The IMF has just elected the first woman to its managing directorship, and already Christine Lagarde’s new desk in Washington is piling up with folders eagerly awaiting her arrival.
First folder: the Greek crisis and the IMF’s role. In an attempt to fill the European institutional vacuum, under its previous leadership the IMF took unprecedented political and financial risks, which have now irreversibly tied the institution to the political and financial developments of the euro area, while narrowing its ability (and credibility) to leverage upon the Greeks and the European creditors to pursue a more effective approach.
Ms Lagarde faces a double challenge: in her new role she will have to urge her fellow Finance Ministers in Europe to take resolute and convincing action, while distancing herself from a basic approach she has helped to shape. More importantly, in her new capacity she will face the close scrutiny of the IMF membership, starting from its largest shareholder—the United States—who has proven impatient with the nuances and complexities of European policymaking.
Second folder: the global economy and the G-20’s mutual assessment process. As she joins the institution in the next few days, the staff will have already finalized the spillover reports aimed at assessing the impact of systemically-important countries/regions (China, euro area, Japan, U.S., and U.K.) on the world economy.
Though formally distinct from the consultations that the G-20 has charged the IMF to conduct with analogous systemically-important economies, both the spillover reports and the consultations themselves will test her ability to facilitate the dialogue between China and the U.S., on which the success of the MAP ultimately hinges. As the U.S. administration comes increasingly under pressure to rebalance its fiscal position, it will become necessary to compensate for the fall in domestic demand resulting from fiscal consolidation, with an expansion of foreign demand, putting China and other emerging economies under substantial pressure to rebalance their current account surpluses in a shorter-term horizon.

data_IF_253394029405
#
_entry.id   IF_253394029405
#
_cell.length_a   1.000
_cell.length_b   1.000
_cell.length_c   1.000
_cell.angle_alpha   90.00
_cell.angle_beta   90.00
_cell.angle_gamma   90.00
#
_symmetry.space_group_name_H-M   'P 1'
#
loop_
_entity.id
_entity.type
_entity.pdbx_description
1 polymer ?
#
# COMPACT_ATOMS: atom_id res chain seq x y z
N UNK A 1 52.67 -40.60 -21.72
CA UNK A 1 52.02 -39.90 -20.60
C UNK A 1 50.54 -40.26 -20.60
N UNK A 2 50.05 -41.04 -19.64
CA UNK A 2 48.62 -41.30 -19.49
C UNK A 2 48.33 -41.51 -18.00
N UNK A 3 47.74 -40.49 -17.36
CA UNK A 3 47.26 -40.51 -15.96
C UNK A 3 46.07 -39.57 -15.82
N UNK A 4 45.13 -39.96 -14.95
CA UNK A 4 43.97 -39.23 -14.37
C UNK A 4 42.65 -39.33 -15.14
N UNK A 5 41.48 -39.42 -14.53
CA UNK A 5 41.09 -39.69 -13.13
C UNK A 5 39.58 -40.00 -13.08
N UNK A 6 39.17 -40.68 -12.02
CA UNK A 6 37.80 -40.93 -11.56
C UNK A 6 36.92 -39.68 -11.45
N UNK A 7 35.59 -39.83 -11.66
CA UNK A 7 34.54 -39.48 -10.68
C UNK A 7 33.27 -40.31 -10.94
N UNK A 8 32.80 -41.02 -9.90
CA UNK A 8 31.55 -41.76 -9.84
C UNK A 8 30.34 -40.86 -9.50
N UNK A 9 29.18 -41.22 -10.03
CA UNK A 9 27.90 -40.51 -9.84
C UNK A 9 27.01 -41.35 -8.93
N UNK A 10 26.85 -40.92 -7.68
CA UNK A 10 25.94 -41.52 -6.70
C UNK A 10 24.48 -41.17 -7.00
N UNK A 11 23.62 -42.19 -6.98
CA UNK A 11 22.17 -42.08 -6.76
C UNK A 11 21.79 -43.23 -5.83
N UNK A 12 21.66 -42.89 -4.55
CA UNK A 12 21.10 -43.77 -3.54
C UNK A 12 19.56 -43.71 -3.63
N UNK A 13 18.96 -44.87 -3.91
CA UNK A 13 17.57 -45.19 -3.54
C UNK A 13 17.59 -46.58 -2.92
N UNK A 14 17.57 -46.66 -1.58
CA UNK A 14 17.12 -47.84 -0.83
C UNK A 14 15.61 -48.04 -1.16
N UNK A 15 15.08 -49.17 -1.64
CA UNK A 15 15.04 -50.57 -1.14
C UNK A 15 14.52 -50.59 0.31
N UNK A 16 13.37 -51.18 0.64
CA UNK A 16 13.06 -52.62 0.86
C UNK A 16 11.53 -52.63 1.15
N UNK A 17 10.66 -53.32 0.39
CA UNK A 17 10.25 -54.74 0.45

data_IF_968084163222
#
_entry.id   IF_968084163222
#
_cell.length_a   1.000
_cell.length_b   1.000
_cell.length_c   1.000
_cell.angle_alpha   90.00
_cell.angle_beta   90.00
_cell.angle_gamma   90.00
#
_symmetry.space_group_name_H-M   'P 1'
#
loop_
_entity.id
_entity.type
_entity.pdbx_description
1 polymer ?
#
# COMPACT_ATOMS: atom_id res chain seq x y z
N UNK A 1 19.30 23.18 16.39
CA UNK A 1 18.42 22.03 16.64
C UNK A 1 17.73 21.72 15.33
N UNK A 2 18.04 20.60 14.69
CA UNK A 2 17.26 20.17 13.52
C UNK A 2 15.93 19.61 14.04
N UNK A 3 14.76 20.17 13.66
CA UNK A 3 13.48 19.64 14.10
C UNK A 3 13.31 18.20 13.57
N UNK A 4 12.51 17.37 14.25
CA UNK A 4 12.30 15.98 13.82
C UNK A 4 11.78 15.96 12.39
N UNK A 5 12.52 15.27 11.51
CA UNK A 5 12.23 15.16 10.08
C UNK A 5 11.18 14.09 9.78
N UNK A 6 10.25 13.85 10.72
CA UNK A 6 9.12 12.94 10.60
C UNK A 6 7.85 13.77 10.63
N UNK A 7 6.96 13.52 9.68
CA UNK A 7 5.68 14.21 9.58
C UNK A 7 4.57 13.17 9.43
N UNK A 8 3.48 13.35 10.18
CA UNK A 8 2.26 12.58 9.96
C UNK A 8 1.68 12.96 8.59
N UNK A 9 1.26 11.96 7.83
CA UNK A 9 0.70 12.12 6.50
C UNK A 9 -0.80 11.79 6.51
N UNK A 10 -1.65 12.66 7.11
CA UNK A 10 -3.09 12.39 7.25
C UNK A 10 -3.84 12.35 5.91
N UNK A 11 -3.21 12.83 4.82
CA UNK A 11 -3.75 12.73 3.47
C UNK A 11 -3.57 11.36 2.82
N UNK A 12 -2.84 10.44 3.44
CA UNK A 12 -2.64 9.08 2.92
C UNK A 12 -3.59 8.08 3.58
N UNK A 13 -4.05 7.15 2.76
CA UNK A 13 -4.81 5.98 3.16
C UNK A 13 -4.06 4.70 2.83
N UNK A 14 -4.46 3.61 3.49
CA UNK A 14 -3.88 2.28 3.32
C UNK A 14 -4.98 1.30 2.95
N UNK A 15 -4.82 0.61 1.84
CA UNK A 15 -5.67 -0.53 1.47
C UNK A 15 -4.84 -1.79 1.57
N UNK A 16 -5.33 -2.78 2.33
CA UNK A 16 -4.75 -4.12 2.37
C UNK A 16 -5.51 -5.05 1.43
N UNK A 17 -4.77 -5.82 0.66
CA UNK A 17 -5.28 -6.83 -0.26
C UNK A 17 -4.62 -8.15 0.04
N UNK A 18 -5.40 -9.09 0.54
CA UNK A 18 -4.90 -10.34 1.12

Finally, while still in her current role as G-20 Chair, Ms Lagarde has asserted the primacy of the intergovernmental forum. She will now face the challenge of asserting the primacy of the IMF’s role—technically, the most legitimate multilateral forum to host such discussions.
Third folder: IMF’s governance reforms. Right from the start, Ms Lagarde will have to ensure that the agreement reached at the G-20 Summit in Seoul in November of last year, later approved by the IMF’s own governance bodies, is ratified by the membership before the Annual Meetings in 2012.
The agreed-upon package of reforms foresees China rising to the rank of third shareholder and the other BRICs among the institution’s top ten shareholders. Importantly, the package is also tied to a reform of representation in the IMF’s main policymaking body, the executive board, whereby Europe has agreed to give up two of its approximately eight seats in favour of under-represented members.
The latter measure will prove extremely contentious given that the European countries who have agreed to it—including France—in the context of the G-20 are not those who will have to forfeit their chairs. There is, however, more than a sense in some European quarters that the current turmoil may provide the chance to delay any such reform.
Fourth folder: other matters. The new managing director will be the first to show up for work with a significant private experience and a non-technocratic background. She may take the opportunity to expedite a number of organizational reforms with a view to enhancing not only the breadth of the skill mix employed by the institution but also the flexibility of the internal setting where those skills should be applied, as repeatedly advised by the IMF’s own internal watchdog, the IEO. And these organizational reforms could prove even harder to sell than the already tricky governance ones.